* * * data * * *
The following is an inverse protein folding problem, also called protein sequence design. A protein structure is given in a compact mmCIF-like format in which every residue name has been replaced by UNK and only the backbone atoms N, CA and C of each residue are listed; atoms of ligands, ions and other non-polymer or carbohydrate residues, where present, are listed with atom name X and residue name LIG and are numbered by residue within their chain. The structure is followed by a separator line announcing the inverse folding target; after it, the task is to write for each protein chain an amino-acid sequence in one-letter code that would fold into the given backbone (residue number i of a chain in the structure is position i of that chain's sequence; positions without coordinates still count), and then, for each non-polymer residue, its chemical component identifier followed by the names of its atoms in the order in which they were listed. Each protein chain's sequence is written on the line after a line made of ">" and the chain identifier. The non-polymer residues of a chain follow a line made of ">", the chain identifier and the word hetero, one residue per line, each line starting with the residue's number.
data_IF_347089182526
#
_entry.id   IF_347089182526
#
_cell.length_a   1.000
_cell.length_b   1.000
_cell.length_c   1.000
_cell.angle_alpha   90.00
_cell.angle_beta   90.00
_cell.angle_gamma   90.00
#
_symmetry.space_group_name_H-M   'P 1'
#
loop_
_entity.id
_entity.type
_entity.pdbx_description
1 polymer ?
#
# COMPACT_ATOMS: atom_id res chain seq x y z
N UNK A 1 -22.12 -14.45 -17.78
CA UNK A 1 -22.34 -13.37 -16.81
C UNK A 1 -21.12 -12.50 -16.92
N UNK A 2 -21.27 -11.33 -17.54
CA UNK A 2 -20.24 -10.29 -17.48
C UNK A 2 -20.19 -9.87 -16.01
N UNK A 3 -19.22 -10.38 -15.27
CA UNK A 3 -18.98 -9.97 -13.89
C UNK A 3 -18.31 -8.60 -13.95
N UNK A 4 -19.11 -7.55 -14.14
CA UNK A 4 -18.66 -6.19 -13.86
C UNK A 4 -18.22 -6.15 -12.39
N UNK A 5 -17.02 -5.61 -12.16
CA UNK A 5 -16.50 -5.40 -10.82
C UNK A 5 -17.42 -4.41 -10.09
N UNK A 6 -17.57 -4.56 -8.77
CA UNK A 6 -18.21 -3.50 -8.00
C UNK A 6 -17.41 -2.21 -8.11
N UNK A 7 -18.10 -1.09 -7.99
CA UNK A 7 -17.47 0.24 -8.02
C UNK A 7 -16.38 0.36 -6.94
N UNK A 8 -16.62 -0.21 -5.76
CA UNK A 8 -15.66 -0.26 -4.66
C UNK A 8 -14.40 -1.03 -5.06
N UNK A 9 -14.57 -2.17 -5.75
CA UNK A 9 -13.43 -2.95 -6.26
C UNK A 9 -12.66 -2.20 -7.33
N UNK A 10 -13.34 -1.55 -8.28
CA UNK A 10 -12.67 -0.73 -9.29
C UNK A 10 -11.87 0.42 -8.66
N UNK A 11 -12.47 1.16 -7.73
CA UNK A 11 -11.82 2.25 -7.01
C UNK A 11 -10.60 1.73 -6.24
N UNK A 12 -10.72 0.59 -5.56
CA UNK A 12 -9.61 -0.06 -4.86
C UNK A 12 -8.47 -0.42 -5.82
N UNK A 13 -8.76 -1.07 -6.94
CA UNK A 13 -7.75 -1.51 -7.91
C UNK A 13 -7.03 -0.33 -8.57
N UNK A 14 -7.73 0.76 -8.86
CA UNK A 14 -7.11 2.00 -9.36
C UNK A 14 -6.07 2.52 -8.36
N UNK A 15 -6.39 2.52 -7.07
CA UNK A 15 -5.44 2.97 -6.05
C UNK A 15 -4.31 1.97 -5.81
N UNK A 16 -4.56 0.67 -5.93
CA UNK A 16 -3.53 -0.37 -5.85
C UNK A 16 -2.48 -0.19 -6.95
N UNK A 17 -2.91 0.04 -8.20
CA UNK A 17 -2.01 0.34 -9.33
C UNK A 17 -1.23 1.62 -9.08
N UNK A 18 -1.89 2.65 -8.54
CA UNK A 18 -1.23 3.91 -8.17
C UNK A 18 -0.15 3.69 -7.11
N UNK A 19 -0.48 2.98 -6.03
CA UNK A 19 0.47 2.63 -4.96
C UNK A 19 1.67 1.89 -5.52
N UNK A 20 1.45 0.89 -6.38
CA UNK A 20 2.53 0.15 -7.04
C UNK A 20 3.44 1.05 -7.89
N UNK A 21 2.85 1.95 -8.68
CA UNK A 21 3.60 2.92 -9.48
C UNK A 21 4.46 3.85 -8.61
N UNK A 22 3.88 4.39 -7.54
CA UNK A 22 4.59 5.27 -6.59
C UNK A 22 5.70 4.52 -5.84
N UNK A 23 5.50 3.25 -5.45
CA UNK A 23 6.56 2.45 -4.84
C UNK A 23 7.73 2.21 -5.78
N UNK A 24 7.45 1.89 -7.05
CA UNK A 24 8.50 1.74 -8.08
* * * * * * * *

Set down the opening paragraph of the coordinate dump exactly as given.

The following is an inverse protein folding problem, also called protein sequence design. A protein structure is given in a compact mmCIF-like format in which every residue name has been replaced by UNK and only the backbone atoms N, CA and C of each residue are listed; atoms of ligands, ions and other non-polymer or carbohydrate residues, where present, are listed with atom name X and residue name LIG and are numbered by residue within their chain. The structure is followed by a separator line announcing the inverse folding target; after it, the task is to write for each protein chain an amino-acid sequence in one-letter code that would fold into the given backbone (residue number i of a chain in the structure is position i of that chain's sequence; positions without coordinates still count), and then, for each non-polymer residue, its chemical component identifier followed by the names of its atoms in the order in which they were listed. Each protein chain's sequence is written on the line after a line made of ">" and the chain identifier. The non-polymer residues of a chain follow a line made of ">", the chain identifier and the word hetero, one residue per line, each line starting with the residue's number.